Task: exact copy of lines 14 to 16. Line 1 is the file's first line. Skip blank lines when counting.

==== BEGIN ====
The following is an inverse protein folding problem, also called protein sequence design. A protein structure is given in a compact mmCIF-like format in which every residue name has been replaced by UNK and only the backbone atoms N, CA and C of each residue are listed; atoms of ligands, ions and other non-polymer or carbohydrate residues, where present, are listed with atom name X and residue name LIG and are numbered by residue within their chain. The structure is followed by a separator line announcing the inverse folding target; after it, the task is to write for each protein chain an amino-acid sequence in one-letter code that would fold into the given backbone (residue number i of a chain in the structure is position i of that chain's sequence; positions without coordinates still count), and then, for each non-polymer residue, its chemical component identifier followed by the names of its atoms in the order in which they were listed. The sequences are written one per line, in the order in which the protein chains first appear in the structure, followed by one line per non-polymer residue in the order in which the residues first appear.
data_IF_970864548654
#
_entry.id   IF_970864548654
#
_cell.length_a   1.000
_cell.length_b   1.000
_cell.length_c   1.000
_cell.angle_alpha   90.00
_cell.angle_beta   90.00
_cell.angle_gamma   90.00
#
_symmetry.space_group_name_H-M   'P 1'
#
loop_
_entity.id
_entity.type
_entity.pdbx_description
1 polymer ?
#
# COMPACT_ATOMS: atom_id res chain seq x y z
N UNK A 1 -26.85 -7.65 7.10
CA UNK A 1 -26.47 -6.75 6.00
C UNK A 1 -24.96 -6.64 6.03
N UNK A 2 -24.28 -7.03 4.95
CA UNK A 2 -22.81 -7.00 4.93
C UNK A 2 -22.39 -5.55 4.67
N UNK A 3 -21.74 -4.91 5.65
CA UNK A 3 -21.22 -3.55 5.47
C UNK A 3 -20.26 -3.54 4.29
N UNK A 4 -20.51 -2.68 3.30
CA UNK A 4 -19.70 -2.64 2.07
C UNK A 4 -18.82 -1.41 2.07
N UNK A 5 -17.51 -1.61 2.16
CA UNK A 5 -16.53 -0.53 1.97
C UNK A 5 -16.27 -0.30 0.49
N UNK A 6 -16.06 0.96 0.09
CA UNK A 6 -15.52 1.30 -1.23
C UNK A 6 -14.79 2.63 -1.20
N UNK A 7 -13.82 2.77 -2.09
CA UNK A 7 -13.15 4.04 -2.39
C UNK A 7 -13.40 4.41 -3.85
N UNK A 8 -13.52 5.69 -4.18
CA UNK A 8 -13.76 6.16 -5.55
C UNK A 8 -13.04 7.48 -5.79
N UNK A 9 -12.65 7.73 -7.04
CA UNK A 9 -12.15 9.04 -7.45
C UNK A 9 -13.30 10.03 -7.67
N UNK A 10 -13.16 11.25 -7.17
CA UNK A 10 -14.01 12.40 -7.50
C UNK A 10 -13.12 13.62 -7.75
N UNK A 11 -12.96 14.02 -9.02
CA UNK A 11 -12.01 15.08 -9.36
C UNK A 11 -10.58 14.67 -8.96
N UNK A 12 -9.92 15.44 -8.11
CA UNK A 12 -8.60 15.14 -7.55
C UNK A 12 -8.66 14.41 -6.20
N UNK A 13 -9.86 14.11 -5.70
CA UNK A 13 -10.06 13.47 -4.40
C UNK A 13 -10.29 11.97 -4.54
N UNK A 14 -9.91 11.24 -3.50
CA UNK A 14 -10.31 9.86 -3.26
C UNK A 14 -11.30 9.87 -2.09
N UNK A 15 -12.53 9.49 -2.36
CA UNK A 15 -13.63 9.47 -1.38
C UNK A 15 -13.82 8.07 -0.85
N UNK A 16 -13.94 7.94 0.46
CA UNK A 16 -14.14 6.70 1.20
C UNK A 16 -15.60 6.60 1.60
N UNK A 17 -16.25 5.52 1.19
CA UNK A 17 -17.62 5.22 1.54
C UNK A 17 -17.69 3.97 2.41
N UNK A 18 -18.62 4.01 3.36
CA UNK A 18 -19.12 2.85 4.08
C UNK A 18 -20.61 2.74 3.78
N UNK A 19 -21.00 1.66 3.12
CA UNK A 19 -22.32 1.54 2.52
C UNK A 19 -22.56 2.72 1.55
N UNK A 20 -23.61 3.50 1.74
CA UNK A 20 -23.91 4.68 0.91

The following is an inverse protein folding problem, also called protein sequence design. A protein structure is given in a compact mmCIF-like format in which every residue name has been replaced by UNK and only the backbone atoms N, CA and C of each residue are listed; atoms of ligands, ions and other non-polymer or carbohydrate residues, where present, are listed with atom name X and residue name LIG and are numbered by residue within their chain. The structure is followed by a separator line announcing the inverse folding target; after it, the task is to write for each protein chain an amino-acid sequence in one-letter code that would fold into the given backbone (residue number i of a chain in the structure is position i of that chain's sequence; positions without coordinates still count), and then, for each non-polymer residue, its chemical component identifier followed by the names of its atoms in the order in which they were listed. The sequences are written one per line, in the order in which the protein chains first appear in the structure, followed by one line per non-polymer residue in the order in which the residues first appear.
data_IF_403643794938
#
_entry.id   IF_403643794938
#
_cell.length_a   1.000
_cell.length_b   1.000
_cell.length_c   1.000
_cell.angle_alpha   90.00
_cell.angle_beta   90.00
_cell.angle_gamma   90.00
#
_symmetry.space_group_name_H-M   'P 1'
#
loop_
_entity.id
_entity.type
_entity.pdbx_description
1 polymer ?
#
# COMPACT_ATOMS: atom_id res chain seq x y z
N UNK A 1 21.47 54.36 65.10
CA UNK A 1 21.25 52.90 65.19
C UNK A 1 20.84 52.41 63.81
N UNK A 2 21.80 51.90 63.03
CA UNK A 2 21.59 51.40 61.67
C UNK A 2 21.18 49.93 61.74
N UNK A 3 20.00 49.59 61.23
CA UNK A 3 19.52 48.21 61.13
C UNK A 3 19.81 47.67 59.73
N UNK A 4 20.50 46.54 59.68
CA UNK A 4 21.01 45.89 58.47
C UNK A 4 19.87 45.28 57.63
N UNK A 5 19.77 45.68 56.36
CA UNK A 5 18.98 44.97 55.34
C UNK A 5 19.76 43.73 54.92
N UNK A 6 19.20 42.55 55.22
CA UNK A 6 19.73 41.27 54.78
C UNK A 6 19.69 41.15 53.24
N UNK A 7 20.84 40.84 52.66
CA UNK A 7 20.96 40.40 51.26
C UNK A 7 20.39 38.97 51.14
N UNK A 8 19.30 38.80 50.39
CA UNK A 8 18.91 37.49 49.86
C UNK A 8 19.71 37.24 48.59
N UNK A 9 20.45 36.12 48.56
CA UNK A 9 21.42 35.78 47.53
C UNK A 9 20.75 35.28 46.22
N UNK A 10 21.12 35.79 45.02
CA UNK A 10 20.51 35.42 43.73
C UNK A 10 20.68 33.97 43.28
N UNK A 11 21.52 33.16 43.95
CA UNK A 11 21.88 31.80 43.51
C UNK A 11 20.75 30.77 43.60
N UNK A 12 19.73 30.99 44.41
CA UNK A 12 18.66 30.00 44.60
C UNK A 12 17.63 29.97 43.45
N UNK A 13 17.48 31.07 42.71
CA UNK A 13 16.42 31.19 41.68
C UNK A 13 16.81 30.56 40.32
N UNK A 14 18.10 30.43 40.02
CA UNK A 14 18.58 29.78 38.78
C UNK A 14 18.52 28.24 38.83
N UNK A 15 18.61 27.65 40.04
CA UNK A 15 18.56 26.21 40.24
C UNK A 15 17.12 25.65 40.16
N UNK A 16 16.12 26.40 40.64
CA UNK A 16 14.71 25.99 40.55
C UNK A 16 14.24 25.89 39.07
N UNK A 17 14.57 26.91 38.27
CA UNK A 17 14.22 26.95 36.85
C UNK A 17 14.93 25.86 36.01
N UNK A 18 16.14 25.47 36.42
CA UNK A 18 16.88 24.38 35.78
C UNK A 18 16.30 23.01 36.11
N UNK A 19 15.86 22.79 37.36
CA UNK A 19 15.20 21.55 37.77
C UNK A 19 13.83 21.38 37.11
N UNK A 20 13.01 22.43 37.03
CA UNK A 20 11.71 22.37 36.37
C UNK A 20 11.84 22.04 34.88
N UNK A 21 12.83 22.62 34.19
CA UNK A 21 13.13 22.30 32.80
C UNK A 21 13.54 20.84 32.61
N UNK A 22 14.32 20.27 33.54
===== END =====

#
loop_
_entity.id